From a distance, I took a photograph of the conservatory—the glass structure almost ghostly in the sunlight, among the b…

On Reading Virginia Woolf (Part II)

II

Jacob’s Room opens, in medias res, as Betty Flanders, Jacob’s mother, is writing a letter. Almost exactly halfway through the novel, Woolf pauses to consider letters. The incessant expenditure of words on weighty and weightless things.
And the notes accumulate. And the telephones ring. And everywhere we go wires and tubes surround us to carry the voices that try to penetrate before the last card is dealt and the days are over. “Try to penetrate,” for as we lift the cup, shake the hand, express the hope, something whispers, Is this all? Can I never know, share, be certain? Am I doomed all my days to write letters, send voices, which fall upon the tea-table, fade upon the passage, making appointments, while life dwindles, to come and dine? Yet letters are venerable; and the telephone valiant, for the journey is a lonely one, and if bound together by notes and telephones we went in company, perhaps—who knows?—we might talk by the way.Reading Jacob’s Room, I thought of Twitter, and …

On Reading Virginia Woolf (Part I)

I

“You must read The Waves,” Tess said.

I read it in the profusion of spring, stretched out in the grass of the college green, and it was certainly a book about me, about Tess, about being young and reading Greek, about all those things I could not myself put into words. How deeply I felt everything! The spring, the poetry of Keats, the key of A minor, sadness, lust, and even restraint. Everything was fresh and new. The ink was still wet on Vergil’s Aeneid. Each cup of coffee was ceremonial, not yet the morning’s habit it would become in middle age. Nothing had been felt before, until I felt it myself. If ever there was a time to read Virginia Woolf, this was it.

“It’s so amazing,” she said.

I was twenty-two—an age at which young men embrace ideologies, Platonism, and the beautiful bodies of young women like Tess. In the dead of winter, I sat in her apartment and watched airplanes descend from one window pane to the next. I listened to Joni Mitchell and drank tea. At night, Tess…

Abate Fetel

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Surely the "golden apple" that Paris awarded to Aphrodite as the fairest of the goddesses was not an apple at all, but an abate fetel pear—beautifully golden, with a hint of blush, and shaped like a classical torso. First cultivated in France in the 1860s, the abate fetel has become my favorite variety of pear—lovely, flavorful, firm, and with a satisfying crunch even at the peak of its ripeness. It's also perfect in Martha Stewart's Pear Upside-Down Cake. Abate fetels are available at Just Food Coop in Northfield.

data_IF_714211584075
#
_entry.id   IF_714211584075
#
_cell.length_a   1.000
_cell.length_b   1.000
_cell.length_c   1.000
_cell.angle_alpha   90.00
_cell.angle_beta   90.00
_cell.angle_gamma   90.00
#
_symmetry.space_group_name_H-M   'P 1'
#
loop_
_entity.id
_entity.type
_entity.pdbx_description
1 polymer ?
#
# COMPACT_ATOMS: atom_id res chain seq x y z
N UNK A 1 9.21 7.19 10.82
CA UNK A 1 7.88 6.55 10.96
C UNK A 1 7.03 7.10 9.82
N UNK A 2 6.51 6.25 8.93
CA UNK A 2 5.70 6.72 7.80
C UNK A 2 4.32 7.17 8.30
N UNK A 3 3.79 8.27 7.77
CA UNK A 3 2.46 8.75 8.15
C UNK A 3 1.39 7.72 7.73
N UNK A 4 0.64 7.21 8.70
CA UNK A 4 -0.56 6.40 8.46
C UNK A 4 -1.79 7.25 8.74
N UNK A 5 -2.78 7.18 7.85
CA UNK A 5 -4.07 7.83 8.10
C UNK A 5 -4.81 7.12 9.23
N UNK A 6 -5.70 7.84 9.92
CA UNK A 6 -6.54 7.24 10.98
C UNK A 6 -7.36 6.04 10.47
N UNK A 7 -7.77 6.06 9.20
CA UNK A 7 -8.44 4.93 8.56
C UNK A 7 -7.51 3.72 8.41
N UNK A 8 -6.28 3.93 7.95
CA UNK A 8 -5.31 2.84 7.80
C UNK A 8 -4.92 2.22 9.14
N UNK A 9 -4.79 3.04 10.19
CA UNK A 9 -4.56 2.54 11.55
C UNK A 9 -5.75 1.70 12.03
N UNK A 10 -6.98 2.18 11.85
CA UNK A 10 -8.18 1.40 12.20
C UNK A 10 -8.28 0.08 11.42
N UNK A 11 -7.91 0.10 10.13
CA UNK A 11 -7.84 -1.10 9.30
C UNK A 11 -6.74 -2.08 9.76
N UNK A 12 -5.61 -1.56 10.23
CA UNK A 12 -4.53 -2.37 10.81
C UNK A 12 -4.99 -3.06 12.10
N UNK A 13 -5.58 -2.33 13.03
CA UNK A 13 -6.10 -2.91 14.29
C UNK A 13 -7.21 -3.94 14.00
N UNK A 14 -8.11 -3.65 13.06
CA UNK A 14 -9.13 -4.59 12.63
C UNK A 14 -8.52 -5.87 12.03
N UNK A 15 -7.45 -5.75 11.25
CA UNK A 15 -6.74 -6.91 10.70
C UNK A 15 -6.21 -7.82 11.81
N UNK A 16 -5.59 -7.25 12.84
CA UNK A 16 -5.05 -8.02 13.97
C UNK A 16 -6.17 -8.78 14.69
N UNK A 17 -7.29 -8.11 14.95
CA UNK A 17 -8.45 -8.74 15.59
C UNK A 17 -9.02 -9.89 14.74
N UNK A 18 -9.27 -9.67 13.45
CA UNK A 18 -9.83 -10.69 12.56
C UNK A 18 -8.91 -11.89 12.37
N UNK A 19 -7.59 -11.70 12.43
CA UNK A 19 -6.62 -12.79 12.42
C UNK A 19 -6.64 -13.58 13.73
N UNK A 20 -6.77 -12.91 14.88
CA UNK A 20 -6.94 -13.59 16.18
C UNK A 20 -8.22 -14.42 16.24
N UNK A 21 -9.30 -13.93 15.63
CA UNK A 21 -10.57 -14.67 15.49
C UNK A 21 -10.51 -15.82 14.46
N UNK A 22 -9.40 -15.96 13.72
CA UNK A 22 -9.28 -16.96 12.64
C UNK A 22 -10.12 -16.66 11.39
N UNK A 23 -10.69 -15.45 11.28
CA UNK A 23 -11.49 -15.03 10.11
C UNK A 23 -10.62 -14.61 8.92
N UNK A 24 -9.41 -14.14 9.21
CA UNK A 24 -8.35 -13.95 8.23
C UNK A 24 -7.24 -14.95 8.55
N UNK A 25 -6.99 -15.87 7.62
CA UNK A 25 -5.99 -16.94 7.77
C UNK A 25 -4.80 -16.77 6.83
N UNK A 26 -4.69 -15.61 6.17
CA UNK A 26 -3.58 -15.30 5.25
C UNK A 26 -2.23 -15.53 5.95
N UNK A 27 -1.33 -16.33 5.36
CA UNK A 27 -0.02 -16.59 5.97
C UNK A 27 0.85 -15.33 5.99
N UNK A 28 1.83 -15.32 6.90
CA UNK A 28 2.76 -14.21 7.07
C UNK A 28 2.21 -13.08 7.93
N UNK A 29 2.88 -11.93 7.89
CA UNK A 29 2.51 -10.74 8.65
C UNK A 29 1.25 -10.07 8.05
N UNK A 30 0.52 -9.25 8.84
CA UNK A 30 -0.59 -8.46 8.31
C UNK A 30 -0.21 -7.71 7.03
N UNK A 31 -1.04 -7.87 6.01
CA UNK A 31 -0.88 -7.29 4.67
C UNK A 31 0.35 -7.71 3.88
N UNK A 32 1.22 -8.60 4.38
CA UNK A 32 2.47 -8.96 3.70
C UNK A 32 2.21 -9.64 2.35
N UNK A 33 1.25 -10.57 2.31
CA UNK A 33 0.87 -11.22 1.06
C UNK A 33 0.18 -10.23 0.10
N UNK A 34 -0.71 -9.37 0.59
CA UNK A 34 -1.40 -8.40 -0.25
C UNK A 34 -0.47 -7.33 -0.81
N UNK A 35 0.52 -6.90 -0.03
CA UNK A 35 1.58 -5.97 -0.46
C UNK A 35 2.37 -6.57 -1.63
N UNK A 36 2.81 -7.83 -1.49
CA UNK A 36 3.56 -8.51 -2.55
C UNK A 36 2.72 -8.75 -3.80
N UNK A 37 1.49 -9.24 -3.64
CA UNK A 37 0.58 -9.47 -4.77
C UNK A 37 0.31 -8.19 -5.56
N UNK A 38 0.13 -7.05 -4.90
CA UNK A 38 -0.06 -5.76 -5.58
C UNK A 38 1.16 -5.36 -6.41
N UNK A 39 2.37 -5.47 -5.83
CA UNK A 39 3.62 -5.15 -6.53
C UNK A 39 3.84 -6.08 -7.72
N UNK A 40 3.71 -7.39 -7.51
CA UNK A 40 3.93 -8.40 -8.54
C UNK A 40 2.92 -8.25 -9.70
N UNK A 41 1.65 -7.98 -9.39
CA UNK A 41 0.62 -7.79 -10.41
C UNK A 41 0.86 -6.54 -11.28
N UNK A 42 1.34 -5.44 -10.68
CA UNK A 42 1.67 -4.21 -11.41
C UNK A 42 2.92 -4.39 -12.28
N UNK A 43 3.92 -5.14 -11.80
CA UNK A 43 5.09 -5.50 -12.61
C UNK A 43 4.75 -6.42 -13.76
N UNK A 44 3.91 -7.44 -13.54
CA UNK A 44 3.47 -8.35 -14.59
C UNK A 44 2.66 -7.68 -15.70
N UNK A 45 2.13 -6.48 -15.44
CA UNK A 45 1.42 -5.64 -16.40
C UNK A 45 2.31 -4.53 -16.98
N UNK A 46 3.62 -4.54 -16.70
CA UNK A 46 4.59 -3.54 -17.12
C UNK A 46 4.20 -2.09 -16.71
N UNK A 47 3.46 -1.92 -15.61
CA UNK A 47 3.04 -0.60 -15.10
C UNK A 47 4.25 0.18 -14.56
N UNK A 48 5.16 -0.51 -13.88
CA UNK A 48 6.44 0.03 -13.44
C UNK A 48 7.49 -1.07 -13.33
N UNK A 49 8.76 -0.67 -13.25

Pasqueflowers for Holy Week

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It's Holy Week, and the pasqueflowers are blooming in McKnight Prairie, right on schedule.

Reading Journal: The Reluctant Mr. Darwin

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David Quammen, The Reluctant Mr. Darwin. Norton, 2006. Paperback. Available at the Carleton Bookstore or online.

In Fabruary I heard David Quammen give a Friday convocation at Carleton titled "Charles Darwin Against Himself: Caution versus Honesty in the Life of a Reluctant Revolutionary," which was essentially an abridged version of his short Darwin biography, The Reluctant Mr. Darwin. In the book, as in the talk, Quammen writes clearly and engagingly about science, making the concepts of biogeography and natural selection accessible to a general audience, and placing the development of those concepts in their human and historical context. Charles Darwin is a fascinating character, and much of Quammen's book reads like a captivating historical novel. Quammen takes a calculated risk in beginning his biography after Darwin returns from the voyage of the Beagle, thus skipping entirely the most cinematic episode of Darwin's life. The focus instead is on Darwin&#…

"By the Bog of Cats"

By the Bog of Cats by Marina Carr, directed by Wendy Knox. A Frank Theater production at the Guthrie Theater's Dowling Studio. There are three more performances remaining: Friday and Saturday at 7:30 pm and Sunday at 1:00 pm.

Rara avis in terris nigroque simillima cygno. A good woman, says the Roman poet Juvenal, is a rare bird, like a black swan.

As Marina Carr's play By the Bog of Cats opens, Hester Swane is dragging the corpse of a black swan across the snow-covered stage, leaving behind a trail of blood. Hetty isn't quite the rare bird Juvenal had in mind. She's strong, passionate, tenacious, and she has a streak of terrible darkness in her. She's a tinker—a gypsy—who grew up in a caravan beside the Bog of Cats in rural Ireland, abandoned there by her mother at the age of seven and waiting there ever since for her mother's return. In that time she's had an illegitimate child, a daughter named Josie, by Carthage Kilbride, a farmer who has left her …